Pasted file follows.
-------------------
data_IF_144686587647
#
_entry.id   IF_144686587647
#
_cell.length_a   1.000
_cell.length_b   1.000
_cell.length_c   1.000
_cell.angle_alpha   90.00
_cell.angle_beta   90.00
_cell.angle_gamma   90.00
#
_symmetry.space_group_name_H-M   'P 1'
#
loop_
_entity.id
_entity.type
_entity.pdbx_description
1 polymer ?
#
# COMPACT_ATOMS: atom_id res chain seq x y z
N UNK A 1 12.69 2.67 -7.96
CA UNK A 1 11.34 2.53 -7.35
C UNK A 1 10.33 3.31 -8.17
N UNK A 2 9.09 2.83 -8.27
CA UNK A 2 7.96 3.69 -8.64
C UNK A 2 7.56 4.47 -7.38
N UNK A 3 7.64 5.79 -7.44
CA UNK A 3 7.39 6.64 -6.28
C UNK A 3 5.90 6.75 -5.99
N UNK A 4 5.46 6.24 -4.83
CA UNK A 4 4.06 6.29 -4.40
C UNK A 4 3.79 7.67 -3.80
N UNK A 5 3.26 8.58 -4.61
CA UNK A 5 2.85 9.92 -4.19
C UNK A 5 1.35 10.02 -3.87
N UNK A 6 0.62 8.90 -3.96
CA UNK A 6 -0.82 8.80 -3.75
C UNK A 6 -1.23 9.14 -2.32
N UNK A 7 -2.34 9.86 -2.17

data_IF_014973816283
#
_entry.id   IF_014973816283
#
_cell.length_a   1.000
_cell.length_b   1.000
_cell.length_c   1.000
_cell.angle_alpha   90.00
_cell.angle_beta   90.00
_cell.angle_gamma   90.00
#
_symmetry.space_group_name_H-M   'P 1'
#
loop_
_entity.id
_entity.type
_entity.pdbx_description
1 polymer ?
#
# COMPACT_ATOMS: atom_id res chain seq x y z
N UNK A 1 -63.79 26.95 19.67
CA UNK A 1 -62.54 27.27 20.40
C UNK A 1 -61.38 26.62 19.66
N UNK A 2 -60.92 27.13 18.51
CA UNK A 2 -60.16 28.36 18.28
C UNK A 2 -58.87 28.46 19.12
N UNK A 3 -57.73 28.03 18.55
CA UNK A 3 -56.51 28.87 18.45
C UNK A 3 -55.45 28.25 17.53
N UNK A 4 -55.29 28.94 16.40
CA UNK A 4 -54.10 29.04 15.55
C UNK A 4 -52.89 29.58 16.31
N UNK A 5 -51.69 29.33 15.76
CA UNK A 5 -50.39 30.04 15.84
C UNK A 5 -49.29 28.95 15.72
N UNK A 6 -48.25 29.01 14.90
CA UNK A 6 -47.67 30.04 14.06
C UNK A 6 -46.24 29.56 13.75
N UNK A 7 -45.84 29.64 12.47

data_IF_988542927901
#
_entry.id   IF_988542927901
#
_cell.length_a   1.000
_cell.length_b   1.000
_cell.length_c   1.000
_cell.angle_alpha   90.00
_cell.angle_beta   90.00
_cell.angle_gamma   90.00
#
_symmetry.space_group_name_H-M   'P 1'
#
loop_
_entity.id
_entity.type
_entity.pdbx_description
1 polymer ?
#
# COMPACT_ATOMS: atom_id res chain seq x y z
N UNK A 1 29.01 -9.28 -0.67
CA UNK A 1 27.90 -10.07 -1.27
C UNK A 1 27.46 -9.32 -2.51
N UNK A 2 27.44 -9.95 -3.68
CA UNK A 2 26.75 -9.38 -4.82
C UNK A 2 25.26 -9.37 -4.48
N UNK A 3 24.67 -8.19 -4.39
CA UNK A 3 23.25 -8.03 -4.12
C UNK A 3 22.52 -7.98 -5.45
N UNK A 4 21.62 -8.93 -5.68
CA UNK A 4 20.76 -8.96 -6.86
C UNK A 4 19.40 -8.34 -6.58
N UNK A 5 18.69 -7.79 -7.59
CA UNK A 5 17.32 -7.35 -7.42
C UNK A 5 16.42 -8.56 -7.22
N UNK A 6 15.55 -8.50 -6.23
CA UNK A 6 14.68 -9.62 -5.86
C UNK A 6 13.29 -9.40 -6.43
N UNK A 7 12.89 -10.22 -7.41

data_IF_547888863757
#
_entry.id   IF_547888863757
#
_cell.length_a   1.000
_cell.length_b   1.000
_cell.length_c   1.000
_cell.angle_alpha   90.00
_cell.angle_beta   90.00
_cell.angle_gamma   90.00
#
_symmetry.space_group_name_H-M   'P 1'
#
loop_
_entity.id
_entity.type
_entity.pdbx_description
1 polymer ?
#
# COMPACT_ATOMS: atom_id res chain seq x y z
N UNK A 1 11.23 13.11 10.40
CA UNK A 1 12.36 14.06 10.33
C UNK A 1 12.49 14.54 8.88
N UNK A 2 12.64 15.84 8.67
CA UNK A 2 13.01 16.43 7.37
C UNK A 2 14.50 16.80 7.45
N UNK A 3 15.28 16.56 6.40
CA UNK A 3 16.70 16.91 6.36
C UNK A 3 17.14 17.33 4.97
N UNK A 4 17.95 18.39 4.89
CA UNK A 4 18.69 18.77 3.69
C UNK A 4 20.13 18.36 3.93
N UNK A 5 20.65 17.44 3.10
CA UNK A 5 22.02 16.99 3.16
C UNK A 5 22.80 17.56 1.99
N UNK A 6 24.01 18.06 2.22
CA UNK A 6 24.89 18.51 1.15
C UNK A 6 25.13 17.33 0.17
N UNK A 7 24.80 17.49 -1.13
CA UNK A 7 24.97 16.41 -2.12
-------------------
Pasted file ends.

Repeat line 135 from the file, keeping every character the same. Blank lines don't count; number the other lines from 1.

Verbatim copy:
1 polymer ?